42%

14%

12%

11%

15%

16%

A fair industrial relations system

12%

17%

11%

8%

12%

10%

12%

8%

na

Political leadership

15%

11%

24%

6%

13%

21%

25%

17%

23%

Addressing climate change

10%

13%

4%

28%

9%

11%

9%

15%

16%

Controlling interest rates

9%

9%

11%

2%

7%

13%

9%

13%

15%

Australian jobs and protection of local industries

37%

39%

37%

18%

37%

39%

41%

32%

33%

Ensuring a quality water supply

4%

5%

3%

3%

5%

3%

3%

5%

12%

Housing affordability

17%

18%

16%

13%

19%

17%

13%

16%

14%

Ensuring a fair taxation system

20%

19%

20%

9%

23%

20%

18%

17%

14%

Security and the war on terrorism

5%

3%

8%

3%

5%

8%

5%

8%

9%

Treatment of asylum seekers

8%

5%

5%

32%

9%

14%

10%

5%

na

Managing population growth

9%

6%

10%

8%

16%

9%

8%

12%

na

54% of people surveyed rated management of the economy as one of their three most important issues, followed by 50% ensuring the quality of Australia’s health system, 37% Australian jobs and protection of local industries and 27% ensuring a quality education for all children.

Main changes since this question was asked last July – management of the economy up 9%, ensuring the quality of Australia’s health system up 8%, political leadership down 6% and treatment of asylum seekers down 6%.

Climate change

Apr 8, 2014

Q. Do you believe that there is fairly conclusive evidence that climate change is happening and caused by human activity or do you believe that the evidence is still not in and we may just be witnessing a normal fluctuation in the earth’s climate which happens from time to time?

 

Total

 

Vote Labor

Vote Lib/Nat

Vote Greens

Vote other

 

Nov 09

Dec 10

Jun 11

Oct 12

Oct 13

Jan 14

Climate change is happening and is caused by human activity

56%

70%

39%

87%

46%

53%

45%

50%

48%

52%

51%

We are just witnessing a normal fluctuation in the earth’s climate

34%

23%

51%

5%

39%

34%

36%

39%

39%

36%

39%

Don’t know

10%

7%

10%

8%

15%

13%

19%

12%

13%

12%

11%

56% (up 5% since January) agree that climate change is happening and is caused by human activity and 34% (down 5%) believe that we may just be witnessing a normal fluctuation in the earth’s climate. This is the largest gap recorded between these figures since this question was first asked in 2009.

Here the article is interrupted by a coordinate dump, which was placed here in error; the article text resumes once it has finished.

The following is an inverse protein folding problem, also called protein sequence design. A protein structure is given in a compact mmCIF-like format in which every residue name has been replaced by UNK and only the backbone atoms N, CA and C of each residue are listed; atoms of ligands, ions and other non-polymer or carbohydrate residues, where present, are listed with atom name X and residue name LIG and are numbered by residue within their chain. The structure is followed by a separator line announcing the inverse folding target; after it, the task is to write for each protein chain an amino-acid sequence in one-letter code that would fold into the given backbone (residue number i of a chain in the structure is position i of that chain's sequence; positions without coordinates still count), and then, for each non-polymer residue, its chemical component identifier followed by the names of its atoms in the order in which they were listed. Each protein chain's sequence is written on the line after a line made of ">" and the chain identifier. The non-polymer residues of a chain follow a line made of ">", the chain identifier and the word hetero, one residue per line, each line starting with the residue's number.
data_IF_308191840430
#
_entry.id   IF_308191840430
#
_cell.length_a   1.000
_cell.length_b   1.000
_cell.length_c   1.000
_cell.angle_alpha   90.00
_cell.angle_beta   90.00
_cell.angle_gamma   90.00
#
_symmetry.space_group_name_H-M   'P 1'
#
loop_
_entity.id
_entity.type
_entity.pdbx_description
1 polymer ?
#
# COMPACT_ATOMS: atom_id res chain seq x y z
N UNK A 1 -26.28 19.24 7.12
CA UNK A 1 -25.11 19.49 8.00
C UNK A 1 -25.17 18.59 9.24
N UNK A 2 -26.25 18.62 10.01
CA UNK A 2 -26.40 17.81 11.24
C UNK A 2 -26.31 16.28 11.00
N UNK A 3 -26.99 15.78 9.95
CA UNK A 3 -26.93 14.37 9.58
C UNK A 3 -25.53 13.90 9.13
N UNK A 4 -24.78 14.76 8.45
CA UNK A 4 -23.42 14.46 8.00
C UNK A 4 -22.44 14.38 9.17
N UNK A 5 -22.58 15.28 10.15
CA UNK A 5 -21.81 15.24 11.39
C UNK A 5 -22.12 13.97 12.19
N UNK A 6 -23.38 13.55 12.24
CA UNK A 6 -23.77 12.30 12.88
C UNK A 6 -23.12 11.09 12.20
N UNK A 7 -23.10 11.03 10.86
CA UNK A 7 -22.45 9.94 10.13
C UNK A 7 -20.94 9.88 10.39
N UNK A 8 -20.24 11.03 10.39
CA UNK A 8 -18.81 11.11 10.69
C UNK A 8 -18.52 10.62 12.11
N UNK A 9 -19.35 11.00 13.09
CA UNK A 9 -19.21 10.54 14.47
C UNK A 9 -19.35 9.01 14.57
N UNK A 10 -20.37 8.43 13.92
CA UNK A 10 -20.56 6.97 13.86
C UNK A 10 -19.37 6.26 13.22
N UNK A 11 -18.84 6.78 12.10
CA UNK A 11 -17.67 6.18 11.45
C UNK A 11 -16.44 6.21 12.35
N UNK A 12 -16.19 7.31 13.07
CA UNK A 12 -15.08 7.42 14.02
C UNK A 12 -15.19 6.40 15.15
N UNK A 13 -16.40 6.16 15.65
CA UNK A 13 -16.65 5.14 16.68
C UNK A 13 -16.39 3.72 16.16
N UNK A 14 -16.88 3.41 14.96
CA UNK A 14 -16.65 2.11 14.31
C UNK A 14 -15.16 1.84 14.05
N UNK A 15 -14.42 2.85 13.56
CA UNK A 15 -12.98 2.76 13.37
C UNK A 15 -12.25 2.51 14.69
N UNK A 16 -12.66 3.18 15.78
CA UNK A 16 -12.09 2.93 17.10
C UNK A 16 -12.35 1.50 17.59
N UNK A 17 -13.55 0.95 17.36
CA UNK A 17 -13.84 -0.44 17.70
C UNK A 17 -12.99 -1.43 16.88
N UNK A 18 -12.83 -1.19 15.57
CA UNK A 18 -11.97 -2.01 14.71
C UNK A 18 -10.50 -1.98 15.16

By age groups, those aged under 35 split 65%/22% and those aged 55+ split 42%/52%. People with higher education were more likely to think climate change is happening and is caused by human activity – those with university degrees split 66%/24%.

Actions on climate change

Apr 8, 2014

Q. Which of the following actions on climate change do you most support?

 

Total

 

Vote Labor

Vote Lib/Nat

Vote Greens

Vote other

 

Oct 13

Keeping the carbon tax

17%

27%

6%

29%

19%

15%

Replacing the carbon tax with an emissions trading scheme

22%

30%

14%

35%

19%

21%

Replacing the carbon tax with the Liberal’s “direct action” plan

12%

4%

23%

4%

13%

15%

Dumping the carbon tax and not replacing it at all

30%

19%

44%

9%

35%

31%

Don’t know

19%

20%

13%

23%

15%

18%

30% think the carbon tax should be dumped and not replaced, 22% support replacing it with an emissions trading scheme, 12% prefer the Liberal’s “direct action” plan and 17% think the Government should keep the carbon tax. These figures have changed little since this question was asked in October.

Those most likely to support keeping the tax or changing to an emissions trading scheme were Labor voters (57%) and Greens voters (64%) and those with a university education (51%).

Those most likely to think the carbon tax should be dumped and not replaced were Liberal/National voters (44%) and those who had not completed secondary education (43%). Only 23% of Liberal/National voters preferred the Liberal’s “direct action” plan (down from 28% in October).

Government handling of issues

Feb 25, 2014

Q. How would you rate the Federal Liberal-National Government for the way they have handled the following issues?

 

Total good

Total poor

Net score

Very good

Good

Average

Poor

Very poor

Don’t know

Managing the economy

34%

31%

+3

12%

22%

29%

16%

15%

6%

Treatment of asylum seekers

37%

36%

+1

18%

19%

18%

11%

25%

9%

Relations with other countries

29%

32%

-3

8%

21%

30%

13%

19%

8%

Education and schools

28%

35%

-7

6%

22%

28%

19%

16%

8%

Supporting Australian businesses

27%

34%

-7

8%

19%

31%

18%

16%

8%

Protecting the environment

26%

36%

-10

7%

19%

28%

14%

22%

9%

Social welfare

27%

39%

-12

8%

19%

26%

17%

22%

8%

Industrial relations

26%

38%

-12

9%

17%

27%

18%

20%

9%

Health services

25%

38%

-13

6%

19%

29%

20%

18%

7%

Climate change

24%

39%

-15

10%

14%

28%

13%

26%

9%

Supporting Australian jobs

25%

44%

-19

8%

17%

26%

20%

24%

6%

The Government received negative rating for all issues except managing the economy (34% good/31% poor) and treatment of asylum seekers (37%/36%).

Highest negative ratings were given for supporting Australian jobs (25% good/44% poor), climate change (24%/39%), health services (25%/38%), industrial relations (26%/38%) and social welfare (27%/39%).